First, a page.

Marcus died while behind the wheel of an eighteen-wheeler going sixty-six miles per hour, having driven for a full twenty-four hours at that point. Nineteen crushed Styrofoam coffee cups and three Red Bull Cans rattled as they shifted behind the driver’s seat.
Story by Jake Price
Art by Chris James – custom illustration / an imaginary tire ad
ACT #1: The Numbers
Marcus died while behind the wheel of an eighteen-wheeler going sixty-six miles per hour, having driven for a full twenty-four hours at that point. Nineteen crushed Styrofoam coffee cups and three Red Bull Cans rattled as they shifted behind the driver’s seat. His heart exploded inside of his chest. Slumped forward on the steering wheel, he merged lanes and jerked the truck back in between the lines on the highway. “Keep it between the mustard and mayonnaise” as his uncle had told him when he first learned to drive. His last thought.
He had been late to a drop off— and needed to get his inventory to the distribution center by 3:00 PM that day. He died at noon, his least favorite time to drive. The west Texas sun always made the asphalt so hot it started to melt his tires. He hated the smell. The trucking company that Marcus worked for, Challenger Transport, paid him forty cents for every mile he drove. After death, he made twenty-five cents before his truck plowed into the back of an SUV. A family of five turned into a family of three, with a three hundred grand medical bill, two funerals, and one file for divorce.
ACT #2: The Best Family Road Trip In The History of Family Road Trips
“STOP KICKING ME—”
“Don’t kick your sister, Jeffery. We’re supposed to be having fun.”
“Livin’ easy, Lovin’ free, Season ticket on a one-way ride”
“Who can have fun going camping? Why are we—”
“Who wants to spend the weekend in the woods?”
“Goin’ down, Party time, My friends are gonna be there too, yeah”
“I am excited for it.”
“Thank you, Sarah.”
“Shut up, Sarah.”
“Like a wheel, Gonna spin it, Nobody’s gonna mess me around”
“That is enough! I am sick of your attitude young man—”
“Your mother is right, Jeffery. Do I need to pull over?”
“Hey momma, Look at me, I’m on my way to the Promised Land, ow”
“Why don’t we play a game Mr. Grumpy Pants?”
“The animal guessing game?”
“Sure, I’ll go first.”
“I’m on the highway to hell, On the highway to hell”
“Can I play?
“Of course you can Sarah.”
“Okay, does it live in the water?”
ACT #3: Martha
The breeze that came in through the window was a gift from God. It made the curtains turn into sails and the setting sunlight made everything feel more holy. The air conditioner had stopped working the previous afternoon, and Martha was grateful for the reprieve. Two box fans circulated hot stuffy air throughout the apartment, and there she sat on the living room couch, sweating. The TV was playing reruns of a show she didn’t know the name of, and she didn’t have to. She was only watching it with her eyes; her mind was elsewhere. As it had been. It was impossible to be present in the heat.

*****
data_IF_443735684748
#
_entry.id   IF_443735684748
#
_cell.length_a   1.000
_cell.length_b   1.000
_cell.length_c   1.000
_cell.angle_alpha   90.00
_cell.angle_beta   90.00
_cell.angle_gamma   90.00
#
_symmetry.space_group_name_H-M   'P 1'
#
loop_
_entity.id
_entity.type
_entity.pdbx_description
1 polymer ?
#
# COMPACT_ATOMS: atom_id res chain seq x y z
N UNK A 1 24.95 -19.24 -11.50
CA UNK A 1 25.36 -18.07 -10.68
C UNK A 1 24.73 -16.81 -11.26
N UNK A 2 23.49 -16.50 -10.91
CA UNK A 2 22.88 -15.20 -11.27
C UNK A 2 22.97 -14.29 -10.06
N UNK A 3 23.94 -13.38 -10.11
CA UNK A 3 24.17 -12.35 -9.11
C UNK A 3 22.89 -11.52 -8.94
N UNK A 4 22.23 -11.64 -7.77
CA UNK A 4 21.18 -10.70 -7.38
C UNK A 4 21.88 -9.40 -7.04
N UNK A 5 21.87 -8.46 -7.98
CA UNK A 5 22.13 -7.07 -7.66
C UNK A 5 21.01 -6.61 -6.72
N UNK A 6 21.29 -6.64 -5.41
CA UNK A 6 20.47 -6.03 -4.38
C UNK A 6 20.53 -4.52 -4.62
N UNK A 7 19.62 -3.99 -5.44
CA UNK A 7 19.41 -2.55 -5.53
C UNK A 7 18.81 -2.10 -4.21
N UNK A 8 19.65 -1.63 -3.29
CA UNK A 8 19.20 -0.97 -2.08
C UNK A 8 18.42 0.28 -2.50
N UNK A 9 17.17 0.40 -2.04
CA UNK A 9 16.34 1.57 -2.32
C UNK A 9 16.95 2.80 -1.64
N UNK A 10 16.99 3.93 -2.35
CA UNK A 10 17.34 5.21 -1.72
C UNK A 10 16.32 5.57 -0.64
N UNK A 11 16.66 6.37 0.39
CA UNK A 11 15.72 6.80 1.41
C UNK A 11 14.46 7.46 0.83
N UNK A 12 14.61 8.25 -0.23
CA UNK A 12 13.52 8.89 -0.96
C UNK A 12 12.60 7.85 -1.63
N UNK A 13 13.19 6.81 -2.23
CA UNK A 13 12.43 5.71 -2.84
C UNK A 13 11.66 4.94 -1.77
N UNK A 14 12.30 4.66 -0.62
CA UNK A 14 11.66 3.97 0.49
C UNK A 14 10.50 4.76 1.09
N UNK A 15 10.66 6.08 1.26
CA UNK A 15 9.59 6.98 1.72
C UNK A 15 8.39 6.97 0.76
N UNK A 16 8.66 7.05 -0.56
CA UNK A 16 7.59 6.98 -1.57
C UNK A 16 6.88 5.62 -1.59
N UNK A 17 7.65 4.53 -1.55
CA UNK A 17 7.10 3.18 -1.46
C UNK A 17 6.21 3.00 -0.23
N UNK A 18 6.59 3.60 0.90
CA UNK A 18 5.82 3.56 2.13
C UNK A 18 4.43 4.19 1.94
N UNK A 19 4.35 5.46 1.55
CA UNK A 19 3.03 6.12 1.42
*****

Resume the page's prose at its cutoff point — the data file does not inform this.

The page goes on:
She couldn’t stop thinking about the argument. The way her husband had slammed his palms on their kitchen table.
“What do you want me to do, Martha? I don’t understand. You complain cause we’re poor, so I go and work my ass off. Then you complain because I am away working my ass—”
“That’s not what this is Marcus, you know that. Don’t act like you’re out there sweating under the sun. You drive truck. There is a fucking air conditioner blasting in your face all hours of the day.”
He had stared at her. A mug of coffee steamed in front of both of them. Untouched. After a ten count, he answered. “What do you want me to do, Martha?”
“I want you too…” She caught herself laughing for the first time in a year. “I want you too have a life again. I want you to be. You’re not Marcus anymore, you know that right? You’re a robot. You have wires in your chest and oil in your joints and you need to be plugged into an outlet—”
“WHAT DOES THAT MEAN MARTHA?”
That was two days ago. He had left that night. He had to drive across the state into new Mexico for a drop off. The air conditioner had broken the day after, and Martha had called him once it had stopped rattling its last breaths. He hadn’t answered. So, she sat and watched reruns and sweat, letting her mind replay the argument over in her mind. She remembered it fondly. That was the first fight they had since college, and she thought they finally had hope. Something to hold on to. Couples that made it work fought. It’s the ones that didn’t that ended up splitting.
The phone rang in the kitchen. She let it ring twice before she stood, feeling the cool breeze from the window on her skin. Rounding the couch, the floor changed from carpet to tile underneath her bare feet.
About the Author
Jake Price is a sophomore student at Susquehanna university pursuing a degree in creative writing. His work has been published in Rivercraft Magazine, Halcyon Days Magazine and Cream Scene Carnival. He was born in Texas and currently resides in Pennsylvania. He has grown an Instagram account, where he posts his poetry, that has over 3,000 followers as of writing this.
About Chris James
Chris is a graphic designer and visual artist who resides in the foothills of the Appalachian Mountains. He enjoys living a mostly hermitic lifestyle with his family while striving to perfect a range of visual art techniques, honing his culinary skills, and chasing the heels of technological advancements. His current interests include 3D design, animation, AI technology, and puppet making at the behest of his oldest child.